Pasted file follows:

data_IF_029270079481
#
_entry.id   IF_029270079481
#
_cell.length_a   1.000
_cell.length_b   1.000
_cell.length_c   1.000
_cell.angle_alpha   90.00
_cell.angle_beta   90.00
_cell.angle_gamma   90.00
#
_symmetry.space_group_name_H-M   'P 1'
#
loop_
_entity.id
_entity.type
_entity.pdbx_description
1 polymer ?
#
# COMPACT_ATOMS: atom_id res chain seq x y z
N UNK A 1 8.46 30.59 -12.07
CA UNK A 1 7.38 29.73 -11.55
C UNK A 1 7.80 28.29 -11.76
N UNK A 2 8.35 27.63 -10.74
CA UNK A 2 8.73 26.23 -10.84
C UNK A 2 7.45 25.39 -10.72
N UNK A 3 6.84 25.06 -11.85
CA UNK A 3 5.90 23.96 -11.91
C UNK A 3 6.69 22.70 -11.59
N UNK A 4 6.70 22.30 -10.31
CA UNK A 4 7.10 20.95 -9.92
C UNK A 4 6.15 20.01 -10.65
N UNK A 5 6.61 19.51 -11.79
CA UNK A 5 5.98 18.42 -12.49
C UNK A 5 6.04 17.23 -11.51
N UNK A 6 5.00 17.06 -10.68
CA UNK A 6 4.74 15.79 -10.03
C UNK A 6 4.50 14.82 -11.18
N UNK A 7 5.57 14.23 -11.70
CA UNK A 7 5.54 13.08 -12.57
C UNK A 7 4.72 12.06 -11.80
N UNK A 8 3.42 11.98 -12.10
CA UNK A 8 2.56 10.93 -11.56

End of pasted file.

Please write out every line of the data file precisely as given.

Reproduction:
data_IF_029270079481
#
_entry.id   IF_029270079481
#
_cell.length_a   1.000
_cell.length_b   1.000
_cell.length_c   1.000
_cell.angle_alpha   90.00
_cell.angle_beta   90.00
_cell.angle_gamma   90.00
#
_symmetry.space_group_name_H-M   'P 1'
#
loop_
_entity.id
_entity.type
_entity.pdbx_description
1 polymer ?
#
# COMPACT_ATOMS: atom_id res chain seq x y z
N UNK A 1 8.46 30.59 -12.07
CA UNK A 1 7.38 29.73 -11.55
C UNK A 1 7.80 28.29 -11.76
N UNK A 2 8.35 27.63 -10.74
CA UNK A 2 8.73 26.23 -10.84
C UNK A 2 7.45 25.39 -10.72
N UNK A 3 6.84 25.06 -11.85
CA UNK A 3 5.90 23.96 -11.91
C UNK A 3 6.69 22.70 -11.59
N UNK A 4 6.70 22.30 -10.31
CA UNK A 4 7.10 20.95 -9.92
C UNK A 4 6.15 20.01 -10.65
N UNK A 5 6.61 19.51 -11.79
CA UNK A 5 5.98 18.42 -12.49
C UNK A 5 6.04 17.23 -11.51
N UNK A 6 5.00 17.06 -10.68
CA UNK A 6 4.74 15.79 -10.03
C UNK A 6 4.50 14.82 -11.18
N UNK A 7 5.57 14.23 -11.70
CA UNK A 7 5.54 13.08 -12.57
C UNK A 7 4.72 12.06 -11.80
N UNK A 8 3.42 11.98 -12.10
CA UNK A 8 2.56 10.93 -11.56